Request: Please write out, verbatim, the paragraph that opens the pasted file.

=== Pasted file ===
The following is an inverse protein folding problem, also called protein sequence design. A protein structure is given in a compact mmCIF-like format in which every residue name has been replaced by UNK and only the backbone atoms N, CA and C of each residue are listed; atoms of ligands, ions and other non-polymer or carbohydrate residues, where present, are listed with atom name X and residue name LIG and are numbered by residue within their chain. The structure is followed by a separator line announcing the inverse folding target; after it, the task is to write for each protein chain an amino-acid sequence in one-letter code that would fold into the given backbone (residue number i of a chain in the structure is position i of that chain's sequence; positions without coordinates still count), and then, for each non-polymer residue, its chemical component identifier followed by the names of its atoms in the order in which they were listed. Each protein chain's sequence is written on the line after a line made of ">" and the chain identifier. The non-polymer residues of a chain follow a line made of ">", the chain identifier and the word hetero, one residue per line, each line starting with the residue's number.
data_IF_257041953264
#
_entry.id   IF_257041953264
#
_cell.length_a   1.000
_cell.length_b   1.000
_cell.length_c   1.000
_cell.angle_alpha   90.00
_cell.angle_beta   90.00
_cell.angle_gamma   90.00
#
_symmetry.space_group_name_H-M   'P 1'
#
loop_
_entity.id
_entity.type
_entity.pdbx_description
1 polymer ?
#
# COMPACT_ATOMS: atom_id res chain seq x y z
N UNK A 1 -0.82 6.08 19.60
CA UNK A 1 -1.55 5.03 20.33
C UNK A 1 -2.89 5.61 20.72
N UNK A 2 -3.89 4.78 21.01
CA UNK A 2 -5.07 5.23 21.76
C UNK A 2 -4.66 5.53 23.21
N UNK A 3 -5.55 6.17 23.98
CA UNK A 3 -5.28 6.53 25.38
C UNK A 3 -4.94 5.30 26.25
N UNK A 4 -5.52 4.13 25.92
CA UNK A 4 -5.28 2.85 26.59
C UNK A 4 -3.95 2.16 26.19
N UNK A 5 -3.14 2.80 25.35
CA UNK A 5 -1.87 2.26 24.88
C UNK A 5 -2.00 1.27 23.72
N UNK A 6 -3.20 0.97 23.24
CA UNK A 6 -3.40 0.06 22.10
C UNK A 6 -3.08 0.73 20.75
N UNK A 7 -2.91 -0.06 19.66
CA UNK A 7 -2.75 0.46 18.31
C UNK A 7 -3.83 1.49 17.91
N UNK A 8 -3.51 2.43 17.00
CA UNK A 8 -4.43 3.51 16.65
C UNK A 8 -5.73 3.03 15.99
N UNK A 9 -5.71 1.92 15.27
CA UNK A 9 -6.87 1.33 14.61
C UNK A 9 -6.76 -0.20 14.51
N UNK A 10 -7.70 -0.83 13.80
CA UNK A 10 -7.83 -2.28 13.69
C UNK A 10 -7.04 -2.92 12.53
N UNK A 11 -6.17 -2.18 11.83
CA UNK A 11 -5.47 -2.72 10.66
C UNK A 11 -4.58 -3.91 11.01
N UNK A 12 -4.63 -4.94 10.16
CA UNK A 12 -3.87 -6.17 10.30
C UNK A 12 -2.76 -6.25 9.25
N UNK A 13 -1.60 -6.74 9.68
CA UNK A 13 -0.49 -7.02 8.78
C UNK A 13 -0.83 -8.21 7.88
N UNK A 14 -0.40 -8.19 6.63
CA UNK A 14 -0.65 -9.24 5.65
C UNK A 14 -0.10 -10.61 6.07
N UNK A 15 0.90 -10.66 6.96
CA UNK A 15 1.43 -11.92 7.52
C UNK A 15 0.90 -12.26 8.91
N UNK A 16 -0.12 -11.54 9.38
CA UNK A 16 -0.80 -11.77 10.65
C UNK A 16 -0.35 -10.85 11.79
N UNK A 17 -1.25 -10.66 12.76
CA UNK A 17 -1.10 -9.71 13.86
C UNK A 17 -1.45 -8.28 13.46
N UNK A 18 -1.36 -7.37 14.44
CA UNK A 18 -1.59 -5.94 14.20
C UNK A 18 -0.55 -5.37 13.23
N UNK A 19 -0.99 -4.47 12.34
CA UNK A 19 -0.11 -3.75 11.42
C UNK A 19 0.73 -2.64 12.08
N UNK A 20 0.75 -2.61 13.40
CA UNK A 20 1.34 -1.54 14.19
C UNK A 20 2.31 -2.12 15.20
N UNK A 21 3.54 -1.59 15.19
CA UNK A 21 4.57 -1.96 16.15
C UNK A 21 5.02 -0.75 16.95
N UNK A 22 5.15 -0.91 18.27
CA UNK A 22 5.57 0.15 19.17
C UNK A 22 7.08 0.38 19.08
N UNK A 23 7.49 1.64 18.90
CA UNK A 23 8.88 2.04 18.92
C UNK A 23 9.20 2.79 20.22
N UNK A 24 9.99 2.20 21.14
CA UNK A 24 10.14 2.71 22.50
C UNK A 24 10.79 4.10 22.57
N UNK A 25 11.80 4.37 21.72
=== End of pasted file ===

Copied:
The following is an inverse protein folding problem, also called protein sequence design. A protein structure is given in a compact mmCIF-like format in which every residue name has been replaced by UNK and only the backbone atoms N, CA and C of each residue are listed; atoms of ligands, ions and other non-polymer or carbohydrate residues, where present, are listed with atom name X and residue name LIG and are numbered by residue within their chain. The structure is followed by a separator line announcing the inverse folding target; after it, the task is to write for each protein chain an amino-acid sequence in one-letter code that would fold into the given backbone (residue number i of a chain in the structure is position i of that chain's sequence; positions without coordinates still count), and then, for each non-polymer residue, its chemical component identifier followed by the names of its atoms in the order in which they were listed. Each protein chain's sequence is written on the line after a line made of ">" and the chain identifier. The non-polymer residues of a chain follow a line made of ">", the chain identifier and the word hetero, one residue per line, each line starting with the residue's number.